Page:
#24 – Ripple Blanket

I don’t know about you guys, but I grew up thousands of kilometres away from most of my grandparents. Whenever I heard stories about friends who grew up baking with their grandmothers, or fishing with their grandfathers, I always felt a small tinge of jealousy that I had never experienced these things. However, I count myself extremely lucky that in these last two weeks, I had the chance to spend some time with my grandmother in Hong Kong! I made her this beautiful ripple blanket during my time there as a good-bye gift, and I’m hoping that this way she’ll have a piece of me even though I’m so far away.

  • 2 skeins of Caron Simply Soft – a worsted weight (4) yarn (above colour A: Soft Blue)
  • 2 skeins of Caron Simply Soft – a worsted weight (4) yarn (above colour B: Soft Green)
  • Size K (6.5 mm) hook

Pattern by Alexis at Persia Lou
MODIFICATIONS by tick-tock hobbies

In row 3, this pattern is meant to be worked in the front stitch of the double crochet, which creates a balanced symmetrical look to both sides of the blanket. However, I wanted to have a blanket that looked different on each side, so I decided to treat the double crochet as a half-double crochet, which has THREE loops that can be worked in.

The three loops of a half-double crochet stitch // Photo from All About Ami

I then worked in the “front loop” of this double crochet. This produced a blanket that looked different on each side! One side of the blanket had a ridge consisting of little “V” shapes, while the other side of the blanket did not have a ridge at all.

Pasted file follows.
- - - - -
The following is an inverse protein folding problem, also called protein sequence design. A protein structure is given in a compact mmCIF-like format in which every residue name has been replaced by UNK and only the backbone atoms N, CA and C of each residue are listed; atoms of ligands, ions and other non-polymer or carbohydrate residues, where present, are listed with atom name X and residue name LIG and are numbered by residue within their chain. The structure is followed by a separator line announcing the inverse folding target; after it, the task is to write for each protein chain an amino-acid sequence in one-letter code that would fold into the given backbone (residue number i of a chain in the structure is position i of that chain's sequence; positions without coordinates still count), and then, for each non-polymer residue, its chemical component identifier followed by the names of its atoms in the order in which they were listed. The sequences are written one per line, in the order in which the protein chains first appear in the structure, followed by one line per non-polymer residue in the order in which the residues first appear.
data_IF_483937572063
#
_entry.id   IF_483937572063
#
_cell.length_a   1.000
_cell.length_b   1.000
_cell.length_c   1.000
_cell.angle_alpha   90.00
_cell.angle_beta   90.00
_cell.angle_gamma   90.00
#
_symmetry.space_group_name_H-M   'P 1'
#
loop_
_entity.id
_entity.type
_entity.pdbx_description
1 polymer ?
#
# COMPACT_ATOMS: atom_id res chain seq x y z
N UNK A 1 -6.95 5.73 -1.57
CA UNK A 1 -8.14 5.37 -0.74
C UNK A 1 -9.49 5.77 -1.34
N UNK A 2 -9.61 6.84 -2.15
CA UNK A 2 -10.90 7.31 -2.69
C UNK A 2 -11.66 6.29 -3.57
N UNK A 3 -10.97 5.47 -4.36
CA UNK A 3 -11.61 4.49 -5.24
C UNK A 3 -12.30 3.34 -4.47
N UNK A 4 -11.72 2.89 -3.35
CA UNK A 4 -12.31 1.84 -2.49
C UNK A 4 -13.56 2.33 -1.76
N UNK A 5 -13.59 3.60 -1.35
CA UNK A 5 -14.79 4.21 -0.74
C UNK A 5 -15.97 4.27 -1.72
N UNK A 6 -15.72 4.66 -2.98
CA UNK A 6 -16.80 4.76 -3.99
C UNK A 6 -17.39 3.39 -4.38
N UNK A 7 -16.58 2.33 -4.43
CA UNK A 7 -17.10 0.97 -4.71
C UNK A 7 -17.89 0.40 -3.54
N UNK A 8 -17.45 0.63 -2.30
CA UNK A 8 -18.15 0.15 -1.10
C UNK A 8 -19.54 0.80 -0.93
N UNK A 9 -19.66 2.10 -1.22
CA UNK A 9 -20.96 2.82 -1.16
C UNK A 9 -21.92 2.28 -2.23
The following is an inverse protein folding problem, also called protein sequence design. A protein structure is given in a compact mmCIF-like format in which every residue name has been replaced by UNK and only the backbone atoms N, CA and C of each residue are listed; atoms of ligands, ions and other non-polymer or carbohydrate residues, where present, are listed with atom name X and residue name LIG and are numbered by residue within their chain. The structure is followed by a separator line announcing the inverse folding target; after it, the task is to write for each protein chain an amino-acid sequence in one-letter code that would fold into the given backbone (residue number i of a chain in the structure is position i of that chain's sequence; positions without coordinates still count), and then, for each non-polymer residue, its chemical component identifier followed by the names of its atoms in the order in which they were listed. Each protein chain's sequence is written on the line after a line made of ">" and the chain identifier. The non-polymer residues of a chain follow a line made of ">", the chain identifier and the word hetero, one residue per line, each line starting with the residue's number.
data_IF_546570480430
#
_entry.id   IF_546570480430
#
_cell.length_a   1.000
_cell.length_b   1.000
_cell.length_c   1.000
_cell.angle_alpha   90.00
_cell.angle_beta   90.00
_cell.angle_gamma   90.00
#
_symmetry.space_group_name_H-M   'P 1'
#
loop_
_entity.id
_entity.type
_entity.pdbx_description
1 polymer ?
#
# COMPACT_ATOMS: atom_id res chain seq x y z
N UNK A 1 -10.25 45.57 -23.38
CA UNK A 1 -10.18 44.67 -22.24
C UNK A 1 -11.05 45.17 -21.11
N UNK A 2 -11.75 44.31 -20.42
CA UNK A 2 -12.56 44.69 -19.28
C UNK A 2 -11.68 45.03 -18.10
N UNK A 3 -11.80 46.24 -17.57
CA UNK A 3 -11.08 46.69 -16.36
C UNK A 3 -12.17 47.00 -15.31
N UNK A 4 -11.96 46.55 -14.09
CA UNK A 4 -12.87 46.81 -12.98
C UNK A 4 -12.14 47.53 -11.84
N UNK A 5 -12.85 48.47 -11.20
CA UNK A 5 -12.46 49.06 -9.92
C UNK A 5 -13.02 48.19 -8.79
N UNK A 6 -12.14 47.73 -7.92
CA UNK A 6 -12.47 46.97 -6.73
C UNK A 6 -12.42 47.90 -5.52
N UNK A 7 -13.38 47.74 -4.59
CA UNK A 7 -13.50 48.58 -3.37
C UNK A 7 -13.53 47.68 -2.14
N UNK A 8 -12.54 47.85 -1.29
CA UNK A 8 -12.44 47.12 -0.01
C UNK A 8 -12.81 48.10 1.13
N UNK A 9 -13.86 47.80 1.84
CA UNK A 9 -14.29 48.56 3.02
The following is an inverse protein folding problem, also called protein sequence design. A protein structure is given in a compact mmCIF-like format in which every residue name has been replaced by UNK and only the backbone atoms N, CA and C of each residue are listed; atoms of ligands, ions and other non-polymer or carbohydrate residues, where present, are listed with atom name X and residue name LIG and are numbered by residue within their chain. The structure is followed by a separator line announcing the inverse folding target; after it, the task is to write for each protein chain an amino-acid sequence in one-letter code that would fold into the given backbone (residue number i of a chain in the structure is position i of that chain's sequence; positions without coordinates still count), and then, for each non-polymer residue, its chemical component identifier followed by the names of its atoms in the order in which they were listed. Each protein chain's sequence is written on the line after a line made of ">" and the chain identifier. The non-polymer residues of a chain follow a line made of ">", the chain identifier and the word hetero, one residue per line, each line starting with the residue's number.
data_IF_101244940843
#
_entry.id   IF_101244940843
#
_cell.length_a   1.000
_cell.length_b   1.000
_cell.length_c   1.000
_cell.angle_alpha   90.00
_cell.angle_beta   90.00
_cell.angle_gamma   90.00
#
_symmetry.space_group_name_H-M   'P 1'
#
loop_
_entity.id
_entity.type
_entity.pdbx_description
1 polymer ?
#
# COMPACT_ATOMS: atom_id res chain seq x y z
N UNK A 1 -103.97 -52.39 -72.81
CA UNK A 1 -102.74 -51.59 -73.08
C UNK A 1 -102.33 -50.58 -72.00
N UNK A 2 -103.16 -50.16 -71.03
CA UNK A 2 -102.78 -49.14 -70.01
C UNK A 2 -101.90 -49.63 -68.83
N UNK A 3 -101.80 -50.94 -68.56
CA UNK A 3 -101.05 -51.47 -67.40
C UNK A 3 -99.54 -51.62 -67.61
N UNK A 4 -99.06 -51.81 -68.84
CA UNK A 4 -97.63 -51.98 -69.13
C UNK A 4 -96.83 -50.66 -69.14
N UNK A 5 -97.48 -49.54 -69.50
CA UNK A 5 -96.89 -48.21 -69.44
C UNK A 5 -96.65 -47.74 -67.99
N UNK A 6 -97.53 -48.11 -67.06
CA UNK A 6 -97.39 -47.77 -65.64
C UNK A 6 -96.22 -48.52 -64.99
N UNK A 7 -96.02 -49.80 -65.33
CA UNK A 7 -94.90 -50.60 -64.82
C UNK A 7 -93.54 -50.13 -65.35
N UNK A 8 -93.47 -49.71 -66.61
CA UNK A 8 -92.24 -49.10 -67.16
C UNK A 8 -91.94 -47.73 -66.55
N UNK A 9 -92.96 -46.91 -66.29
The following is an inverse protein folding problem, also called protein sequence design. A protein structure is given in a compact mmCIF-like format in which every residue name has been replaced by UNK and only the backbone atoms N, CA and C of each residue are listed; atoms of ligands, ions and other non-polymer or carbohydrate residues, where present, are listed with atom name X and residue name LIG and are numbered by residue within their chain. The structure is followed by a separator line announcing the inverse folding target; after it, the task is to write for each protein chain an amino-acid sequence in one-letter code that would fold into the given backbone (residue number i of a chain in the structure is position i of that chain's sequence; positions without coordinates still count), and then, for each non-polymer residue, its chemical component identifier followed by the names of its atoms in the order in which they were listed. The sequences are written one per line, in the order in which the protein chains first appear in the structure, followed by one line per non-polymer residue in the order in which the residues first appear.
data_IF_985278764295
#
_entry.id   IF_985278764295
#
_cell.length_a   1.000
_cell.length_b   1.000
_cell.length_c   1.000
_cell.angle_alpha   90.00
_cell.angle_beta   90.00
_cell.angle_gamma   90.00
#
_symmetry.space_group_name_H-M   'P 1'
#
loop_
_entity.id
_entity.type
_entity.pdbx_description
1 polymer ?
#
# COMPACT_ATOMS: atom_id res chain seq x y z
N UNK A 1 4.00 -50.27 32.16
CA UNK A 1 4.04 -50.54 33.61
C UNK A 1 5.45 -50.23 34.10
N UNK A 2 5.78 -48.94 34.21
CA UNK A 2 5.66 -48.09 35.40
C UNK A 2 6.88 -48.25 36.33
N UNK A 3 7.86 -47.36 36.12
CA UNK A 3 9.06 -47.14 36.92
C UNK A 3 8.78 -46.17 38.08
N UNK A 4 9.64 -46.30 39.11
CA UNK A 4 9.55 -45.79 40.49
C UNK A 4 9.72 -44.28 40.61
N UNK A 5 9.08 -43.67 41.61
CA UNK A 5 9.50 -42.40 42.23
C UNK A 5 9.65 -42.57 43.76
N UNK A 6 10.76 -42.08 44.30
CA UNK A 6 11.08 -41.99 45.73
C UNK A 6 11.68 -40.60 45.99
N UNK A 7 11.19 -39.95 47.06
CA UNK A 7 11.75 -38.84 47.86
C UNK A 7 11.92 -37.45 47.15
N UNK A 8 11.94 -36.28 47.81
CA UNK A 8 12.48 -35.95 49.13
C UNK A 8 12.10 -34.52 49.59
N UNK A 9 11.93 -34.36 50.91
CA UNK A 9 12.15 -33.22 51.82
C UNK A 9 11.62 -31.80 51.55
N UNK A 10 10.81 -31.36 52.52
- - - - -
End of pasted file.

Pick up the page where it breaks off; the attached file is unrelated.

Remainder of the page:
image
Left: “V” ridge side // Right: No ridge side

Having two slightly different sides helped to add some extra interest to this blanket, at least for me! While I was making it, I couldn’t even decide which side I liked better, as my preference seemed to change with my mood. Hopefully by having this variation, my grandmother can switch it up too depending on how she feels!

This was the first blanket I ever made, and I may have underestimated the amount of time and effort that goes into making a blanket. Thank goodness for fourteen hour long flights though, as it gave me a lot of time to work on this blanket so that I could finish it in time before I left Hong Kong. I ended up crocheting 109 rows rather than 73, as I wanted to use up as much of the yarn as possible. At the end of the blanket, rather than switching colours every eight rows, I switched every two rows, as I knew I didn’t have enough yarn to complete a full eight rows. This two row rotation was done six times.

My grandmother really liked the blanket, and honestly I felt so happy seeing her smile and use it, that it was worth every minute that went into it. I don’t know if she’ll always remember who gave it to her, but just knowing that she has it and is using it is enough for me. I hope that I can visit her again soon, and bring her more handmade creations to brighten her day!

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